J. Mark Baker


Ph.D., University of California, Berkeley

It is a delight and an honor to teach at Cal Poly Humboldt, and to call the beautiful north coast of California my home. Prior to joining Cal Poly Humboldt in 2006, I spent eight years doing applied social science research on community forestry and related forms of community-based natural resources management in association with a nonprofit organization, the Sierra Institute for Environment and Community. Previously, I taught environmental policy and management and political ecology in the Environmental Studies Department of the University of North Carolina at Asheville. I completed both my M.S. and Ph.D. degrees at UC Berkeley, in the Department of Environmental Science, Policy and Management.

Ever since my days as a graduate student at UC Berkeley, I have been interested in understanding the multi-faceted relationship between community well-being and the environment. I have also sought to advance, through both teaching and research, the idea that community well-being and environmental sustainability are interdependent concepts. I am particularly interested in issues of equity, justice, collective action, community formation, and political authority as they bear upon environment-community relationships. I have pursued these research and teaching interests in both India and North America. Since the early 1980s I have been making regular trips to India, where I have long-standing research interests in community-based irrigation management in the western Himalaya. In North America I am interested in both understanding and advancing community-based approaches to environmental governance and resource management and stewardship that embody community and ecological sustainability. These research interests touch down in northwest California, where I have a sustained interest in understanding and documenting the socioeconomic characteristics and contributions of the north coast’s natural resources and watershed restoration sector.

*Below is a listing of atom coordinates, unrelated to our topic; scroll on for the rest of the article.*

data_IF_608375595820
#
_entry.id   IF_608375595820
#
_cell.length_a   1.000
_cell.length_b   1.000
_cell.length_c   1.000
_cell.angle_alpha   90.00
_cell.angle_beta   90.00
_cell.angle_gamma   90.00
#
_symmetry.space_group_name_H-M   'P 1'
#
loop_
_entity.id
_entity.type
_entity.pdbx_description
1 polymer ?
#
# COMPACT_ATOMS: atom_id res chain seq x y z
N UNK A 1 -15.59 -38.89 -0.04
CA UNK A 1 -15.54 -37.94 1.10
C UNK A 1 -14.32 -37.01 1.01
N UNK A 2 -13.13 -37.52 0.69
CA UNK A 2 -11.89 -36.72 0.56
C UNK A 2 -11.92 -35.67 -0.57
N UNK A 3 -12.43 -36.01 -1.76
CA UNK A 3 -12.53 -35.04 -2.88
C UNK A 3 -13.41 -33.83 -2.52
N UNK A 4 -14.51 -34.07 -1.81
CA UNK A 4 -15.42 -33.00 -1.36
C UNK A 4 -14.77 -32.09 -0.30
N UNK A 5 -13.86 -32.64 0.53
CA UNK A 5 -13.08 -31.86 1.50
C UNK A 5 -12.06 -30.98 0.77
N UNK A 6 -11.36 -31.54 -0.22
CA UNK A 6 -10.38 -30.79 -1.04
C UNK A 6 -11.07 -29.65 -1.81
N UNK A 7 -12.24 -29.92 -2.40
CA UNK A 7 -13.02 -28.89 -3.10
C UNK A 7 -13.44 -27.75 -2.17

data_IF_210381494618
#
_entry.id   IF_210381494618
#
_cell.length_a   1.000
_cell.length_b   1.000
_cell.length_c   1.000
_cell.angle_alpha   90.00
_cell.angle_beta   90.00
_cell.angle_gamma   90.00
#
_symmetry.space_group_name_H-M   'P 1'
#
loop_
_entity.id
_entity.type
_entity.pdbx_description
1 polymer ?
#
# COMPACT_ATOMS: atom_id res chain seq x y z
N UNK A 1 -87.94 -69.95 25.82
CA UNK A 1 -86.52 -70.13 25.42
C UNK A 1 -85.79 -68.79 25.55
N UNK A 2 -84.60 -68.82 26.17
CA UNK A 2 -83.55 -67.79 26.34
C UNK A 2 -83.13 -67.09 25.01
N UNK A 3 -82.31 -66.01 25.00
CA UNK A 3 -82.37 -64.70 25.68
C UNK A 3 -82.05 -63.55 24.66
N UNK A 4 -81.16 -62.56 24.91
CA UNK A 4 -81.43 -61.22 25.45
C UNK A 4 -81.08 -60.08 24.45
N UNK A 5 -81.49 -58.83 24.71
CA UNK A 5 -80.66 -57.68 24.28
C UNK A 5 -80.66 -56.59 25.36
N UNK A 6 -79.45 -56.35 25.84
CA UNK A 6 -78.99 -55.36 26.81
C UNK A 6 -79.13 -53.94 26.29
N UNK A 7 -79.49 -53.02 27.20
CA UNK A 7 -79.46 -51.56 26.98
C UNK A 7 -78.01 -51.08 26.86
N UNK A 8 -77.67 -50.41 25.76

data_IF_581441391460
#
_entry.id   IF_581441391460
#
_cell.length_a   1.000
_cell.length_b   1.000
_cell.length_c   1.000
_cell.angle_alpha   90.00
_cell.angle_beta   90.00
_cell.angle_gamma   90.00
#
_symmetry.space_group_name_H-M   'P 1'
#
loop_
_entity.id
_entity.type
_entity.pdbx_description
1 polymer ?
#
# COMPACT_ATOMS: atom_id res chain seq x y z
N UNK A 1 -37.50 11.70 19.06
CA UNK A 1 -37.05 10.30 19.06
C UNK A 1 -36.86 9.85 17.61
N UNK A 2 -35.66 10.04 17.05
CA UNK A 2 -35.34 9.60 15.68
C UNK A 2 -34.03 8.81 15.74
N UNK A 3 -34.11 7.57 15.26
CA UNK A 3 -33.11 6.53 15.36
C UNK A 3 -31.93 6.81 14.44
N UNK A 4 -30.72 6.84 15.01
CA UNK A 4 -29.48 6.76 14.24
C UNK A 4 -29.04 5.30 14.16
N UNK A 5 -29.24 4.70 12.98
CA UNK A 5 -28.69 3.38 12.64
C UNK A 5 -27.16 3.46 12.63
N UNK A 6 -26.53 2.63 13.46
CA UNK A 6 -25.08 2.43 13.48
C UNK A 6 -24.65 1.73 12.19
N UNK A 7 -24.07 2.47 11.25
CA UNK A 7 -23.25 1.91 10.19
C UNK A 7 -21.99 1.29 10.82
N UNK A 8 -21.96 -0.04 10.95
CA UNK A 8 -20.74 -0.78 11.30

California’s north coast offers a wonderful array of diverse examples of environment-community relationships – many of which I and my students draw upon in the courses I teach. Whether as subjects for classroom discussion or student research papers, topics such as the Klamath River conflict, dam removal, traditional ecological knowledge, forest policy, water management, watershed restoration – to name just a few – are all locally important and help weave the classroom together with the regional environmental, socio-economic, and political setting of Cal Poly Humboldt.

Areas of Interest: 

Community-based natural resources management, socio-ecological impacts of hydropower development, community-forestry, water politics, political ecology, South Asia, North America.

Courses Taught: 
PSCI 352 Water Politics
GEOG/PSCI 365 Political Ecology
EC 610 Environment & Community Research
EC 615 Graduate Colloquium
EC 630 Environmental Justice